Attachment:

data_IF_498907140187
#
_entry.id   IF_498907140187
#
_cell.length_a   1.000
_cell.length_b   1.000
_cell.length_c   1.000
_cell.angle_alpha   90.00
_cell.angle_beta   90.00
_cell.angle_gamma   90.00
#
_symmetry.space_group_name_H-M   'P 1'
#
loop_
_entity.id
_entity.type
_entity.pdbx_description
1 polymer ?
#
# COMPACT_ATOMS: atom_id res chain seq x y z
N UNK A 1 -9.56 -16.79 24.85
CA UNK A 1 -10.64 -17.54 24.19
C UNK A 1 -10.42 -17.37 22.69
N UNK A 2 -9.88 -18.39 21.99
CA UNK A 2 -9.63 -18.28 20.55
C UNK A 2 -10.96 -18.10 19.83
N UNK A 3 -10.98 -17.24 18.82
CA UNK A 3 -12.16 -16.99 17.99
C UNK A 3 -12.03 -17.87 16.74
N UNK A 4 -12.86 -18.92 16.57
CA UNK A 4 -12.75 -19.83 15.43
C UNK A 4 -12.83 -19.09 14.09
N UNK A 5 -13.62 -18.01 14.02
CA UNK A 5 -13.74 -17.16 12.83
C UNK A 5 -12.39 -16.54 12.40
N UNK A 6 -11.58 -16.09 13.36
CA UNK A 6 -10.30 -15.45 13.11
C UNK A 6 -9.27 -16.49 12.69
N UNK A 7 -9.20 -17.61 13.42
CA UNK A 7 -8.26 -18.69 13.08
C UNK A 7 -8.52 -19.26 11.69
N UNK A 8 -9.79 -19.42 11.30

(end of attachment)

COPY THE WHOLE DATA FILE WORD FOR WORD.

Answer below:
data_IF_498907140187
#
_entry.id   IF_498907140187
#
_cell.length_a   1.000
_cell.length_b   1.000
_cell.length_c   1.000
_cell.angle_alpha   90.00
_cell.angle_beta   90.00
_cell.angle_gamma   90.00
#
_symmetry.space_group_name_H-M   'P 1'
#
loop_
_entity.id
_entity.type
_entity.pdbx_description
1 polymer ?
#
# COMPACT_ATOMS: atom_id res chain seq x y z
N UNK A 1 -9.56 -16.79 24.85
CA UNK A 1 -10.64 -17.54 24.19
C UNK A 1 -10.42 -17.37 22.69
N UNK A 2 -9.88 -18.39 21.99
CA UNK A 2 -9.63 -18.28 20.55
C UNK A 2 -10.96 -18.10 19.83
N UNK A 3 -10.98 -17.24 18.82
CA UNK A 3 -12.16 -16.99 17.99
C UNK A 3 -12.03 -17.87 16.74
N UNK A 4 -12.86 -18.92 16.57
CA UNK A 4 -12.75 -19.83 15.43
C UNK A 4 -12.83 -19.09 14.09
N UNK A 5 -13.62 -18.01 14.02
CA UNK A 5 -13.74 -17.16 12.83
C UNK A 5 -12.39 -16.54 12.40
N UNK A 6 -11.58 -16.09 13.36
CA UNK A 6 -10.30 -15.45 13.11
C UNK A 6 -9.27 -16.49 12.69
N UNK A 7 -9.20 -17.61 13.42
CA UNK A 7 -8.26 -18.69 13.08
C UNK A 7 -8.52 -19.26 11.69
N UNK A 8 -9.79 -19.42 11.30